Why doesn’t my EventSource produce any events?

This is a quick entry to warn about a pitfall that you are likely to run into sooner or later if you build or maintain EventSources.   As I have blogged about, it is very easy to get started with EventSources.   Here is some code that someone might write    And then use it by using by doing…

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Using TraceSource to log ETW data to a file

Yesterday’s blog post was showing how you can use EventSource to generate ETW events and the TraceEvent library to read them in ‘real time’.   Today we will do a slight variation on that example.  Instead of reading the events in real time, we will simply log them to a file, and then later (it happens…

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How many samples are enough when using a sample based profiler in a performance Investigation?

Performance analysis is my job, and so I answer a lot of questions about perf, and this blog is about a frequently asked question I get.  When doing CPU analysis, many profilers, including the PerfView tool are sampling profilers.   In particular, for PerfView, by default every millisecond it will stop each processor and take a stack trace.  …

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An End-To-End ETW Tracing Example: EventSource and TraceEvent

I have already made a series of blogs about EventSource starting with my tutorial introduction to EventSource.  This gives you enough information to generate events, and using the PerfView tool, lets you look at these events in a viewer.  This is great for a broad variety of ad-hoc scenarios.     However what if you want to go…

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Collecting ETW/PerfView data on an Windows RT (WinRT, ARM, Surface) device

If any of you have tried to run PerfView a Surface or other WinRT device, you will find that it does not work.    Basically any program that is NOT a windows store application needs to be signed with a special key or it simply will fail to run on a ‘locked’ device (most devices are…

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Video: Wall clock time analysis of ASP.NET Applications using PerfView

ASP.NET applications are one of the more common uses of .NET code today, and the PerfView tool has some special support for profiling them.  I created the video ‘Wall Clock Analysis of ASP.NET Applications’ as part of the PerfView tutorial video series.  You can learn more about wall clock time analysis in general (and find useful videos)…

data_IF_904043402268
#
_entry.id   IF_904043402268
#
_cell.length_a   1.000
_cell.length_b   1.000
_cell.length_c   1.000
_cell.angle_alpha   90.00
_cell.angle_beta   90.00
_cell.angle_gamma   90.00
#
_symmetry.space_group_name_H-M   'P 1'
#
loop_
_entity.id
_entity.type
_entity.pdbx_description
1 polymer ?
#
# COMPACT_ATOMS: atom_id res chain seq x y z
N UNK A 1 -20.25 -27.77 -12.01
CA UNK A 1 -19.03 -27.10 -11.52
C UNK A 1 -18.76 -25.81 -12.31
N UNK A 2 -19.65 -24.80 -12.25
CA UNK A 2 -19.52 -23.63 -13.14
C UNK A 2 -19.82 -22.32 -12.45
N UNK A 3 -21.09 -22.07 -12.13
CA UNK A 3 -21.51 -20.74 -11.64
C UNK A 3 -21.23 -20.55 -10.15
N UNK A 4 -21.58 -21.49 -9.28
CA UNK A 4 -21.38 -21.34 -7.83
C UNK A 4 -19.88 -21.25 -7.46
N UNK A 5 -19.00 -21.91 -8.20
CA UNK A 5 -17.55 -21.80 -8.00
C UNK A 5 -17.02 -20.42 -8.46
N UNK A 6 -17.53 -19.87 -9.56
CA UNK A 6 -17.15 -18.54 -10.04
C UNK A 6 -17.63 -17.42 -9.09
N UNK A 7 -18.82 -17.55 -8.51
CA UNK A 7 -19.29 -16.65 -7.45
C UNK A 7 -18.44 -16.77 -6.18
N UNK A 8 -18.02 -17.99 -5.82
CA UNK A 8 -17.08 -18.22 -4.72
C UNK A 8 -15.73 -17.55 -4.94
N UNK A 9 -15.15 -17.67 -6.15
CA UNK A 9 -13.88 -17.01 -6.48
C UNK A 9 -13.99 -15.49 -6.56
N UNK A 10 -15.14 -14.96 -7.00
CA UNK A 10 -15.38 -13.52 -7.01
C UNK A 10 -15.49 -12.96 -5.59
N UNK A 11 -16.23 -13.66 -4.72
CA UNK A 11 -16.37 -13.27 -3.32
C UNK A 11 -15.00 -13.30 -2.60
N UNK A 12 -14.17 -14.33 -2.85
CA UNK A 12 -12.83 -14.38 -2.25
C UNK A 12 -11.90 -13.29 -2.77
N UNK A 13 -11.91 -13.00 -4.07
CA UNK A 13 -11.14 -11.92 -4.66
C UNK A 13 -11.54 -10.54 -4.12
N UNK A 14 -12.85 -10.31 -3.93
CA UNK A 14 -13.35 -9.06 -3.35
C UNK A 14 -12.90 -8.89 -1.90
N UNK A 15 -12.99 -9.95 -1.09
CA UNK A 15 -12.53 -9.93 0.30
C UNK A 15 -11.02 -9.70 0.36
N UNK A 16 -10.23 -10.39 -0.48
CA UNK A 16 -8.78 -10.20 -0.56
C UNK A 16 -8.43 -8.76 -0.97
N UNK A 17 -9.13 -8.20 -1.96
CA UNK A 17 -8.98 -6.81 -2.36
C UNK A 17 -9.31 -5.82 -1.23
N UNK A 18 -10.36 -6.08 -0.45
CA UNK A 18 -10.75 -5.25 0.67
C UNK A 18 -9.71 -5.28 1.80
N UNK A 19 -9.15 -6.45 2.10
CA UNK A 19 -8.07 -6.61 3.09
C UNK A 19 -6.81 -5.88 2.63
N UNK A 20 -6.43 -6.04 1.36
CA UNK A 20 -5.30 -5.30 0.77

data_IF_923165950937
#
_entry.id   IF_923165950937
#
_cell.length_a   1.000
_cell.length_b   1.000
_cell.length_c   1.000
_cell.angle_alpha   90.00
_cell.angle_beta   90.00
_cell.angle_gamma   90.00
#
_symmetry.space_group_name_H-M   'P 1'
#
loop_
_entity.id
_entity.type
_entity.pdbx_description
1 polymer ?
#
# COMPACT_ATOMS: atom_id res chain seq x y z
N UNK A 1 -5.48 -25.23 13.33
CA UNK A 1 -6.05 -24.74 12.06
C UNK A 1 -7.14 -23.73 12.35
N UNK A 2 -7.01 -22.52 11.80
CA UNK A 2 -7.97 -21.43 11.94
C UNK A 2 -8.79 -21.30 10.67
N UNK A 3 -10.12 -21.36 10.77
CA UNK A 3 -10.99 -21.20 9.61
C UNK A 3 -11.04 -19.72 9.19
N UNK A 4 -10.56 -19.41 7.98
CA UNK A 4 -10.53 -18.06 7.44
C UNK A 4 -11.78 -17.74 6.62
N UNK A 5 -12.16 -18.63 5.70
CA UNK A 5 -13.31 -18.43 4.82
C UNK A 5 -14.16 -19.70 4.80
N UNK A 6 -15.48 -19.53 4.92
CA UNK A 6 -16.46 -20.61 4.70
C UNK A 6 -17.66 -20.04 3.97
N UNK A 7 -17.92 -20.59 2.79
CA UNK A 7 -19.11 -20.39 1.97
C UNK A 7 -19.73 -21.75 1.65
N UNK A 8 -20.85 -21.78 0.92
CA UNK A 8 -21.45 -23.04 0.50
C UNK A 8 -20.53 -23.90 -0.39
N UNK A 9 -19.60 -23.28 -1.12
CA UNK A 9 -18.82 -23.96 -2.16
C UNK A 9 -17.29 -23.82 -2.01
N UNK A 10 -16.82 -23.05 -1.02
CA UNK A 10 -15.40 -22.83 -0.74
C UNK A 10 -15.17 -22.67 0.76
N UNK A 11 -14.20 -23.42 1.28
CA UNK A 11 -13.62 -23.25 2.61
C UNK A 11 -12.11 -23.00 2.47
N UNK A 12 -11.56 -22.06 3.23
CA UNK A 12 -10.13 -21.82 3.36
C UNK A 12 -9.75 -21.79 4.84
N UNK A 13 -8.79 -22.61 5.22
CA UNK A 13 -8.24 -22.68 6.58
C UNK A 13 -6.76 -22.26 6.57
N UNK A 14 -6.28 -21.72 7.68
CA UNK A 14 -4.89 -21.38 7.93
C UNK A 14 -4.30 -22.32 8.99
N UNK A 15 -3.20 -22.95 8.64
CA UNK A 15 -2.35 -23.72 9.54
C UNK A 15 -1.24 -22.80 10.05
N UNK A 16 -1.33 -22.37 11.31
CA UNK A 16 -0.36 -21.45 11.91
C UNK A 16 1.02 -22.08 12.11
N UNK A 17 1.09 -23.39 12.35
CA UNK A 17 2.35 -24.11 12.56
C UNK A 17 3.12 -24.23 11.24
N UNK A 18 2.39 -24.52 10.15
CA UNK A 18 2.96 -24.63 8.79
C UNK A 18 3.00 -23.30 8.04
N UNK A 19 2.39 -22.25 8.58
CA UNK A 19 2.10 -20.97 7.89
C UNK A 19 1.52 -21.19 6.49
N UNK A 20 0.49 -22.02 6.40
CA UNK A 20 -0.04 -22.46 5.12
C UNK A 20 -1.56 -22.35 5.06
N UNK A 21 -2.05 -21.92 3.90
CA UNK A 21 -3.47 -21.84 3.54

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Wall clock time analysis using PerfView

By default when you collect data using PerfView you are collecting the right events to do a CPU time investigation.    However there are other things that can slow your program down beside using too much CPU time.  It is not uncommon to be disk bound (startup scenario are often like this), or network bound, or are…

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Video Tutorial on doing .NET Memory investigations using PerfView

I have finished three new videos that are about doing .NET GC Heap memory investigations using the PerfView tool and have posted them to Channel Nine. Basics of .NET GC Snapshots Investigating Memory Leaks: Part 1 Collecting the data Investigating Memory Leaks: Part 2 Analyzing the data The first video gives you the basics.   Determining…

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Three new Videos on using PerfView’s Event View (And Using it in conjunction with System.Diagnostics.Tracing.EventSource)

  I have just posted the following 3 videos to the my Channel 9 PerfView Tutorial Series. Perfview Tutorial 6 – The Event Viewer Basics PerfView Tutorial 7 – Using the Event Viewer in ASP.NET Scenarios PerfView Tutorial 8 – Generating Your Own Events with EventSources  If you are not already comforable with PerfView’s event viewer,…

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ETW in C#: Controlling which events get logged in an System.Diagnostics.Tracing.EventSource

In my EventSource demo blog entry we defined an EventSource and turned on the logging with the command PerfView /OnlyProviders=*MinimalEventSource run eventSourceDemo.exe Which turned on all the events defined in the ‘MinimalEventSource’ we defined.    As you add more events to your EventSource, it becomes more and more likely that you will want more control over which…

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